“There was this culture of, ‘How can we deny a claim?’ because that’s what the staff were instructed to do,” Perez said. “I met with the staff and I told them that we are a service organization and it is our job to serve.”

A similar mission realignment happened when New York’s program changed from a five-member board that made inconsistent and sometimes subjective decisions to a division where staff received uniform training on how to decide claims. Elizabeth Cronin took over as executive director of the division in 2013 — a few years after the shift — and has pushed to make sure the program operates equitably.

“My top priority was to identify marginalized communities, underserved communities and spend more time out in the community to find out what we aren’t seeing and why we aren’t seeing it,” Cronin said.

Lenore Anderson, president and co-founder of the Alliance for Safety and Justice, which organizes victims to advocate for criminal justice reforms, has pushed program administrators for years to shift their focus from eligibility requirements to victim needs.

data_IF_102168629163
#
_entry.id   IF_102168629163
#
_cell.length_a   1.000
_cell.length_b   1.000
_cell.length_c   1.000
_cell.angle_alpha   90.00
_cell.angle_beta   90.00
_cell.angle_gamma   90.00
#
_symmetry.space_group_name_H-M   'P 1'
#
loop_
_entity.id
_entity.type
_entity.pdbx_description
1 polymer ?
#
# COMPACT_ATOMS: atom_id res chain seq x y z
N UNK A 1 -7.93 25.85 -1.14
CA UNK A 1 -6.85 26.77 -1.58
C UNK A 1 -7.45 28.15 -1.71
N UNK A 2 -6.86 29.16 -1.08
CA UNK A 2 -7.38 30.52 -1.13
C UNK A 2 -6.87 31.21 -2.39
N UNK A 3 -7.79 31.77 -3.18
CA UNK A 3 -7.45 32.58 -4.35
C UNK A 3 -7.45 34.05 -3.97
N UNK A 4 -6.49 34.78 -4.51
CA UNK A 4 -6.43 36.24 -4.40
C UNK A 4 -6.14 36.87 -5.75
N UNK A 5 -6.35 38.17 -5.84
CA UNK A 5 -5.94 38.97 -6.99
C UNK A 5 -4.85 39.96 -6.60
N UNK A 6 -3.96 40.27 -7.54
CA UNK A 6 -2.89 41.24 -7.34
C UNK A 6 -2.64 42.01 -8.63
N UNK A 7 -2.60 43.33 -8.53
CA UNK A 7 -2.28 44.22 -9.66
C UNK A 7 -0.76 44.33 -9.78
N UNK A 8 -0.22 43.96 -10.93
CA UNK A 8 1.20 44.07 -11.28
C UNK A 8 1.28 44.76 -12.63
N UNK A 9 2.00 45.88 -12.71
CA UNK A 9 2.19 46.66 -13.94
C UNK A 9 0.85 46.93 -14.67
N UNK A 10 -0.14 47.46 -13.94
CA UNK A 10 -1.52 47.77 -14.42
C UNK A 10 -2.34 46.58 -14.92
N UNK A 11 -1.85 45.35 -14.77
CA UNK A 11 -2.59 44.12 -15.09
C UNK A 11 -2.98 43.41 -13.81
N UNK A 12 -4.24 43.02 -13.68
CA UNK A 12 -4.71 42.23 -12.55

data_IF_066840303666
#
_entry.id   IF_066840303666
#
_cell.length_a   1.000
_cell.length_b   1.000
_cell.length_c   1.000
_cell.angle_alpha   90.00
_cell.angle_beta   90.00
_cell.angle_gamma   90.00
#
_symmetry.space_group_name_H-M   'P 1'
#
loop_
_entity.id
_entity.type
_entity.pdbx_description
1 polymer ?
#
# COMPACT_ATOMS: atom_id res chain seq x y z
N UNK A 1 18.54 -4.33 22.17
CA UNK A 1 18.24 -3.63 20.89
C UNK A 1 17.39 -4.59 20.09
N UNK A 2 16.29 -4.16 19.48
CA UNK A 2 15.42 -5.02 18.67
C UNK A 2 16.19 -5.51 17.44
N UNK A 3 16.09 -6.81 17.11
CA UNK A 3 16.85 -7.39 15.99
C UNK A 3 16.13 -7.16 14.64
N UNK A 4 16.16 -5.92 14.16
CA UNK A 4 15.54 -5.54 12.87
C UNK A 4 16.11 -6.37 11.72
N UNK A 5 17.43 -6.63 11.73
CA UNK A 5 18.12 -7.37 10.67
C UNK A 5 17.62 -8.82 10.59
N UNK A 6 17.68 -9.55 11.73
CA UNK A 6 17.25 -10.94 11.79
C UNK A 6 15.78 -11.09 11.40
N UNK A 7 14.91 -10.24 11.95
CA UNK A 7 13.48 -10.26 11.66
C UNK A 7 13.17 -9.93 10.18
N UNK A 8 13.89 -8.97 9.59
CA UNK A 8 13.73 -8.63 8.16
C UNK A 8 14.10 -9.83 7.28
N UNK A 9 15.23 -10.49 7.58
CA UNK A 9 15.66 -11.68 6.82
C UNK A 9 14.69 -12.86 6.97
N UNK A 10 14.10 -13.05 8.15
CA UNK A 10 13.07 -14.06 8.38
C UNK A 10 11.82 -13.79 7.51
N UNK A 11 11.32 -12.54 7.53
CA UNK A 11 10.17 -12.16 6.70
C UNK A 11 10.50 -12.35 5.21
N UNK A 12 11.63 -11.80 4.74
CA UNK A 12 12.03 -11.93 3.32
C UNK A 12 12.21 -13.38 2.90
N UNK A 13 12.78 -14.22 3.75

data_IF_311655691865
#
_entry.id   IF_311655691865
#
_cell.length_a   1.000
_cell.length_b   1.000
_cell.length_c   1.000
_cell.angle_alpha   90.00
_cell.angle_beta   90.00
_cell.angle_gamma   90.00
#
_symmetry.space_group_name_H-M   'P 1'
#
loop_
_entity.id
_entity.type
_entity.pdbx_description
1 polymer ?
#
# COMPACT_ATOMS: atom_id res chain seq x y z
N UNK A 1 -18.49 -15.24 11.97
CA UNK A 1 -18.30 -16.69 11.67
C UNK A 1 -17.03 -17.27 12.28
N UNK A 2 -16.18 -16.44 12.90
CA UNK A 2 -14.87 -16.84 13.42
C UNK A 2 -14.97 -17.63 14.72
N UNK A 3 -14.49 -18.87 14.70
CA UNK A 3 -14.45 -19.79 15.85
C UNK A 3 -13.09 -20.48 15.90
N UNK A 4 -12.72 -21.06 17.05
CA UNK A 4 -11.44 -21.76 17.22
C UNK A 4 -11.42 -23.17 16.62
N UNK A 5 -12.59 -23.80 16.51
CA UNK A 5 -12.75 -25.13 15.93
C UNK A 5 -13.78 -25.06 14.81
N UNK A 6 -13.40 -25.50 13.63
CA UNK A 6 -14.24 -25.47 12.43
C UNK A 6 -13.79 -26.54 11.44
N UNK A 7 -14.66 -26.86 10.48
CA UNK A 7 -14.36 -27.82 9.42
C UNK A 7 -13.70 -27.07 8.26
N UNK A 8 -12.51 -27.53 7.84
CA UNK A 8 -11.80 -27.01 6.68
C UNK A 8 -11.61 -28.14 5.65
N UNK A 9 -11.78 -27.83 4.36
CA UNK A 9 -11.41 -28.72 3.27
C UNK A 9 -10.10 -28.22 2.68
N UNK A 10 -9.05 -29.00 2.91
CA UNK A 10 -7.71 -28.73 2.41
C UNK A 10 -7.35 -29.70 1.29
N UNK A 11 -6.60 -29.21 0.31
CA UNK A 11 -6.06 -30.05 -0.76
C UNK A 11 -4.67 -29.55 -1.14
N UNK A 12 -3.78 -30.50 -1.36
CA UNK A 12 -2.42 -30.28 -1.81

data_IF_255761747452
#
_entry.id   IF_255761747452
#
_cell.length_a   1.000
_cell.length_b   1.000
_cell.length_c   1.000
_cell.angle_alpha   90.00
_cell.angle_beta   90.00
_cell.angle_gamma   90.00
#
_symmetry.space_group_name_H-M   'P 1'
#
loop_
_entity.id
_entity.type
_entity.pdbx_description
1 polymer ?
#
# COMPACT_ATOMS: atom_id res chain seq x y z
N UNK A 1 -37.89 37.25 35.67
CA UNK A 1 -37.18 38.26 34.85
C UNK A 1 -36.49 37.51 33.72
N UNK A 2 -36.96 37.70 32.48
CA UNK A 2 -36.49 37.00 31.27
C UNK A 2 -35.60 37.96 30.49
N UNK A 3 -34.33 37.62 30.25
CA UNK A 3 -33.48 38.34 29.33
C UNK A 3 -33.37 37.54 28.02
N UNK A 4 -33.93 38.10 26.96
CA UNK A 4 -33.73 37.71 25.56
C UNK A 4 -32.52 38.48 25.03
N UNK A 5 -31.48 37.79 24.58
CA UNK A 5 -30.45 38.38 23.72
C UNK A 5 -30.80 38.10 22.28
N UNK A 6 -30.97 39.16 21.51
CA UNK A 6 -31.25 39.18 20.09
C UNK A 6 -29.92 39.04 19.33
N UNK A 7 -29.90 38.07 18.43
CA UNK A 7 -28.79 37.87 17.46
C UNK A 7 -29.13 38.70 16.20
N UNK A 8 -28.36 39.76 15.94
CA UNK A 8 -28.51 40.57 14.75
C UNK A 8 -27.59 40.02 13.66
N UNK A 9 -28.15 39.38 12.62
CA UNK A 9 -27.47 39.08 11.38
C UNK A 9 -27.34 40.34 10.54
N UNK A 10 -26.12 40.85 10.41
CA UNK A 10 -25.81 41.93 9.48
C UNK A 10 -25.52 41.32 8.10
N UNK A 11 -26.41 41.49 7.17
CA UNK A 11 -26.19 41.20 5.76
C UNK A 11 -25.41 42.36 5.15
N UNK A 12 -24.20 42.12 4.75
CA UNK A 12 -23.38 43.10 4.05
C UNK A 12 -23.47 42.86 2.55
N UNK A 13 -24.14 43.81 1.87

“It feels so obvious that the very least we can do when someone is hurt by crime and violence is ask, ‘What do you need?’ And the fact that that is completely counter to how these bureaucratic systems operate is shocking,” she said.

Anderson said she’s seen signs of change at the federal level, where the Justice Department’s U.S. Office for Victims of Crime provides state programs with matching dollars that are tied to some regulations and a set of suggested guidelines. In a 2021 memo to state programs, the office encouraged states to add exceptions to police cooperation requirements.

Some victims advocates want the federal office to mandate changes to all programs as a condition for receiving federal funds to address the piecemeal map of state programs that dole out inconsistent decisions.

The office is in the process of overhauling compensation guidelines for the first time since 2001, with an “emphasis on equity and addressing programmatic barriers,” according to an emailed statement from the department. But it’s unclear how much of that new guidance will be mandatory. Green, part of an advocates committee giving input on those changes, said he’s pushed the agency not only to take down existing barriers but mandate that states increase public awareness of their compensation programs.